Just because you can change the database code pretty easily really doesn't mean that you should 🙂

  • billp 37934 (10/5/2015)


    I'm with Jeff on the header saying what the SQL is supposed to do. When debugging if a header says what it's supposed to do and the code does something else I know the mistake is in the code.

    I'd disagree here. It could be the case, but it could also be the requirements evolved, the code gets changed, but the header comment doesn't.

    I think that this is where a VCS is handy. The habits of a developer evolve to enter the comment when checking in, since that's a prompted requirement. I see developers forgetting to update code comments, which is a problem in and of itself, but because this isn't required in a work flow, it's an issue.

  • I didn't mean to imply instead of version control, just in addition to version control.

  • I fully support VCS and in my development environment the db portion is the most lacking in this area. 🙂 I appreciate the different perspectives the author has provided in support of version control for the database code. A fully integrated environment that includes version control provides many many advantages and techniques that can be used on a day to day basis.

    So will the next article be a comparison of some VCS's and their benefits to include which development environments they can easily be incorporated into? I use SSMS and find it difficult to incorporate VCS (Subversion) and have it completely integrated. Plugins for Eclipse seem to be kludgy and don't allow all the benefits of working in SSMS. Would really appreciate more on this from those with more experience than I have.

    Thanks!

  • I agree. I like the comments in the stored procedure. I work in a company where each department and group within the department have their own source control - most of which I do not have access to. I also find that people who can explain in a simple sentence what they are trying to do write better code.

  • nfink (10/5/2015)


    I fully support VCS and in my development environment the db portion is the most lacking in this area. 🙂 I appreciate the different perspectives the author has provided in support of version control for the database code. A fully integrated environment that includes version control provides many many advantages and techniques that can be used on a day to day basis.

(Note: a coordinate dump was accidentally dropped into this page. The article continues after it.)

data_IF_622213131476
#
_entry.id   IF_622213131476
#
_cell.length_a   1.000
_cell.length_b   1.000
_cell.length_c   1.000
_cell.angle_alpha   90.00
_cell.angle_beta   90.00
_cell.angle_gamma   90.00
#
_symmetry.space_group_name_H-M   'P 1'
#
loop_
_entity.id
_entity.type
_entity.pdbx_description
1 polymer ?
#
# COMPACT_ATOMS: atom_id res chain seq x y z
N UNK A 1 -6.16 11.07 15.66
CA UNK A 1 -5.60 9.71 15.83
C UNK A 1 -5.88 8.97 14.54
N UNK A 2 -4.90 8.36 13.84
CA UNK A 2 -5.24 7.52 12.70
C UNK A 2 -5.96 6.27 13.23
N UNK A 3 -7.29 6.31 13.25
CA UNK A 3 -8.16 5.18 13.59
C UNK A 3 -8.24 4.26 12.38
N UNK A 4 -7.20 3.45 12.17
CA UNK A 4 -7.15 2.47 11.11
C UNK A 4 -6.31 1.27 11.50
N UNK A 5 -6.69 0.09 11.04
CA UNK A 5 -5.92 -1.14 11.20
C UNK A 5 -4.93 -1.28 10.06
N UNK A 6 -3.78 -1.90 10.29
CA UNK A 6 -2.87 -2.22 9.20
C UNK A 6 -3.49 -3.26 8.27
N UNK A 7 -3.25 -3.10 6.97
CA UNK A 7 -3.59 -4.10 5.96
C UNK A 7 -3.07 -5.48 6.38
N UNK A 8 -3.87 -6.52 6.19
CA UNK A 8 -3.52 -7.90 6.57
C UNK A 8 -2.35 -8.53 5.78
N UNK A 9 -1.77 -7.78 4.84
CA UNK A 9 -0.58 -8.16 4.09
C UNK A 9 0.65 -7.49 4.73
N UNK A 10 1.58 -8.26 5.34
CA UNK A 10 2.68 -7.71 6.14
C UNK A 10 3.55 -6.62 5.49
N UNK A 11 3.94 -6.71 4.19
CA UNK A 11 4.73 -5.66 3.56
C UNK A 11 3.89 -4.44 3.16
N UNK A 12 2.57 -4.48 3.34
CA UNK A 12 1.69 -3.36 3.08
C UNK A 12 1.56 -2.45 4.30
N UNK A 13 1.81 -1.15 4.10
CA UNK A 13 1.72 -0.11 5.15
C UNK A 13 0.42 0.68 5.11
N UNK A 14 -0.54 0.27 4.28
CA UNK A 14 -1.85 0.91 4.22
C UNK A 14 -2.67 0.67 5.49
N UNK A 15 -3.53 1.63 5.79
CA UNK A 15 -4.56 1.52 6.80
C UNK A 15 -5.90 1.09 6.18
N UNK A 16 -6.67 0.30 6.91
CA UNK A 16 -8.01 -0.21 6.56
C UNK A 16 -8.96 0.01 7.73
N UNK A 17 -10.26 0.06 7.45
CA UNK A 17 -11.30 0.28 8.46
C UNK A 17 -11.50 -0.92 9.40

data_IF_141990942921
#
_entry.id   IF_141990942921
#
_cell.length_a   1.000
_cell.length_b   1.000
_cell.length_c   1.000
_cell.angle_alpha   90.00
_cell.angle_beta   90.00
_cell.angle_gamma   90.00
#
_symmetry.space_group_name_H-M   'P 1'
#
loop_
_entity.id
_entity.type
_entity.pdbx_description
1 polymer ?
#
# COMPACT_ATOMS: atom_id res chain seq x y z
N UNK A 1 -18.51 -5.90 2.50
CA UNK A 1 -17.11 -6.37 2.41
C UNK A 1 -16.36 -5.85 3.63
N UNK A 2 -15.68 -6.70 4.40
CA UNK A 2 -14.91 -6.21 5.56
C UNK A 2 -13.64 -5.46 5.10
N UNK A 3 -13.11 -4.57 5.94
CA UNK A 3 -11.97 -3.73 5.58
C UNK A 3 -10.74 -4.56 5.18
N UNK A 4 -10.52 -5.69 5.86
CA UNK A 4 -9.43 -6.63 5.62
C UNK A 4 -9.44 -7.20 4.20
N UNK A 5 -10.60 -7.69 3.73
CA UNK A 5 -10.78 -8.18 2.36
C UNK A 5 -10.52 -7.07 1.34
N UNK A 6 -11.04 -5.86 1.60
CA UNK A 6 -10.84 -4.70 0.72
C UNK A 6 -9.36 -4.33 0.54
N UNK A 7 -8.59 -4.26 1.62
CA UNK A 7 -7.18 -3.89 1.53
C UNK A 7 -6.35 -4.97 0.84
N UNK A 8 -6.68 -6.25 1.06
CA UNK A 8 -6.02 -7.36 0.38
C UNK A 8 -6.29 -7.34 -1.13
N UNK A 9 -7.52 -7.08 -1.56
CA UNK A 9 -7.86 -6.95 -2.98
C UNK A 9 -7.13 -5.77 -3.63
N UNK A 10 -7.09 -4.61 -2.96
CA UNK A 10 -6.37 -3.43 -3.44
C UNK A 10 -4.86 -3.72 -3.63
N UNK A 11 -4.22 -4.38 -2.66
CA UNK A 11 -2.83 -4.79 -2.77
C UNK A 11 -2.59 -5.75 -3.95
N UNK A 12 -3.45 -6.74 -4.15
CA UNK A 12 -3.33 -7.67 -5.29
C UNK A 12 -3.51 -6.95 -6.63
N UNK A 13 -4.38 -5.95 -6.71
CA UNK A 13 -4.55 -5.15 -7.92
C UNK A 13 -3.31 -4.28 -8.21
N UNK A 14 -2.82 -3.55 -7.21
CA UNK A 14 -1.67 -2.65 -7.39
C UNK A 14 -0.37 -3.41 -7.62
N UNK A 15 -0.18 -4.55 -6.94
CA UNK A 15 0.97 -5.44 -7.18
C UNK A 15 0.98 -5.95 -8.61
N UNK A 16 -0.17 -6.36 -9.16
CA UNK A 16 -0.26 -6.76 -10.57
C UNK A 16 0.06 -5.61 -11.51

So will the next article be a comparison of some VCS's and their benefits to include which development environments they can easily be incorporated into? I use SSMS and find it difficult to incorporate VCS (Subversion) and have it completely integrated. Plugins for Eclipse seem to be kludgy and don't allow all the benefits of working in SSMS. Would really appreciate more on this from those with more experience than I have.

    Thanks!

    Hi nflink,

    Have a look at:

    https://the.agilesql.club/Blog/Ed-Elliott/Getting-More-Agile/Choosing-a-Development-IDE-for-Sql-Development

    You can't go far wrong choosing ssdt, you get rename refactoring, compile time validation and automatic / compare & merge type deployments (all for free with visual studio community / express)

    Ed

  • Thanks for posting the article. It's important to look for ways to reduce comments down to only that content that is useful. I agree on removing the sproc name and parameters from the header - just one more thing to have to maintain and provides no real value. With respect to history documentation, we have gone through 2 source control migrations and have had limited success retaining history so I'd add my voice to the chorus about code history within the procedure being of value. I'd also argue that the context of looking at the comments in the object itself is better than browsing through source control comments which may have been generalized for a set of objects changed in the same check-in.

  • Oh PERFECT! Thank-you very much!